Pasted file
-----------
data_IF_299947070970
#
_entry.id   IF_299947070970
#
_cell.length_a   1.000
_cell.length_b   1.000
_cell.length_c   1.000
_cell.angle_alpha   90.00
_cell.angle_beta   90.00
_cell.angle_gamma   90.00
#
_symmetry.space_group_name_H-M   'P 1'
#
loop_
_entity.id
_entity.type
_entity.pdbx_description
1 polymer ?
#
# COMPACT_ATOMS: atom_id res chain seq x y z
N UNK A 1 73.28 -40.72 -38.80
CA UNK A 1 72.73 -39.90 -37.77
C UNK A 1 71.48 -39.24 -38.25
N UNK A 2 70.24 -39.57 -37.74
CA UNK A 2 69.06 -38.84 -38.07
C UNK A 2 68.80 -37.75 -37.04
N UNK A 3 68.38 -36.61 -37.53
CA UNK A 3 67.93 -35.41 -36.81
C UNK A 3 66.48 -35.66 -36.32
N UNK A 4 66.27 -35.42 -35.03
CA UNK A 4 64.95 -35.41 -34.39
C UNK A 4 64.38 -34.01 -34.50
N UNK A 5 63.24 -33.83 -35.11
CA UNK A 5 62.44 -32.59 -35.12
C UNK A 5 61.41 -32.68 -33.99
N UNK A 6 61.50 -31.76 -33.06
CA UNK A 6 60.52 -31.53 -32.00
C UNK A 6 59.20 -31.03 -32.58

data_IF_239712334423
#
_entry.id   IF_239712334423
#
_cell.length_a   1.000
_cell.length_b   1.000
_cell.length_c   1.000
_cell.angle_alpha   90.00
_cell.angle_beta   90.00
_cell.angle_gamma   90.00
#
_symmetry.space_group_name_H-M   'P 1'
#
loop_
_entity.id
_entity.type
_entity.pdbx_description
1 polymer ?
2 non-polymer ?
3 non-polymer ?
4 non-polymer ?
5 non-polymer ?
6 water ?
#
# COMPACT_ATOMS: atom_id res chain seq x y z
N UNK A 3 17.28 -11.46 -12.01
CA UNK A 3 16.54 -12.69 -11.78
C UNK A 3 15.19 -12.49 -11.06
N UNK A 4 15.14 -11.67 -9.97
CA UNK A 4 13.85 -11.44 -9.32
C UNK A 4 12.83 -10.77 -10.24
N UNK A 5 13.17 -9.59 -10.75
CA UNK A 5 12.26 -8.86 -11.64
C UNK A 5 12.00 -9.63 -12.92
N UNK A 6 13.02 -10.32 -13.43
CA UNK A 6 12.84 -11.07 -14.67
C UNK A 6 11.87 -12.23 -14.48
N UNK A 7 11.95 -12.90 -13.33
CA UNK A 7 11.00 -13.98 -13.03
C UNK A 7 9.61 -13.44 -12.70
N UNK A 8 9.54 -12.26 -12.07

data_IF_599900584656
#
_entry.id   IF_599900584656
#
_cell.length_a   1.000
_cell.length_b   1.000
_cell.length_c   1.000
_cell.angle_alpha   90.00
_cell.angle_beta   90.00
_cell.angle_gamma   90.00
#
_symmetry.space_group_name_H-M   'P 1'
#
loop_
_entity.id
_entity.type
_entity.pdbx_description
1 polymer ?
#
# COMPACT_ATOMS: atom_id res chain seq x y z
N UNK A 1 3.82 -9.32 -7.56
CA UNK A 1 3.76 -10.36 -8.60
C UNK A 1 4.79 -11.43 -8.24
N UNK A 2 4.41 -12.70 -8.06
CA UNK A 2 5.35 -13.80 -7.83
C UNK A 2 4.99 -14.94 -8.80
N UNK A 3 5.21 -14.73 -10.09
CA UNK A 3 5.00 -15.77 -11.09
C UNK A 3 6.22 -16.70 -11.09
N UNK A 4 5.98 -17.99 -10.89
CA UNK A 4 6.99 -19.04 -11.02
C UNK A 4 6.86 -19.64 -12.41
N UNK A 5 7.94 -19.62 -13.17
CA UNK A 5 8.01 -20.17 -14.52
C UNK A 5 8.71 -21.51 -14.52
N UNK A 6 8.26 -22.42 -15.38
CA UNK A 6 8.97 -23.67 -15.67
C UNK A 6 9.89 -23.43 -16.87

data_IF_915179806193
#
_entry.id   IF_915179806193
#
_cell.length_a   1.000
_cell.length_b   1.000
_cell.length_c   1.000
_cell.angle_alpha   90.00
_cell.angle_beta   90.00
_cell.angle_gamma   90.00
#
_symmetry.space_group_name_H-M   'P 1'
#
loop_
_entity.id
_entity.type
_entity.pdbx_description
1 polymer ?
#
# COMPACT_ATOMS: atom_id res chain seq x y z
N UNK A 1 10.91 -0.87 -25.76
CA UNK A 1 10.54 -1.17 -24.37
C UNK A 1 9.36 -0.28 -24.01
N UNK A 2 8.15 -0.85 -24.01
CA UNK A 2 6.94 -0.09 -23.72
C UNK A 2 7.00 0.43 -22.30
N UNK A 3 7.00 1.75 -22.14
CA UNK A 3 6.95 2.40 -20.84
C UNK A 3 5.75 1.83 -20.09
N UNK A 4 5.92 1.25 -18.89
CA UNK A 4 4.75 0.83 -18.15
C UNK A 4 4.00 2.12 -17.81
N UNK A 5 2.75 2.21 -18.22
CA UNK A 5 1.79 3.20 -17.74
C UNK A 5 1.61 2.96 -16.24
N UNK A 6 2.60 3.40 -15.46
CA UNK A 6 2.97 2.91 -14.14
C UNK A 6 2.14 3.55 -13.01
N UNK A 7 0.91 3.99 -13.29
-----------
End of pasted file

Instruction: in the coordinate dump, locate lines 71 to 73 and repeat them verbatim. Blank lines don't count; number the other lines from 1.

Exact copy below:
CA UNK A 5 12.26 -8.86 -11.64
C UNK A 5 12.00 -9.63 -12.92
N UNK A 6 13.02 -10.32 -13.43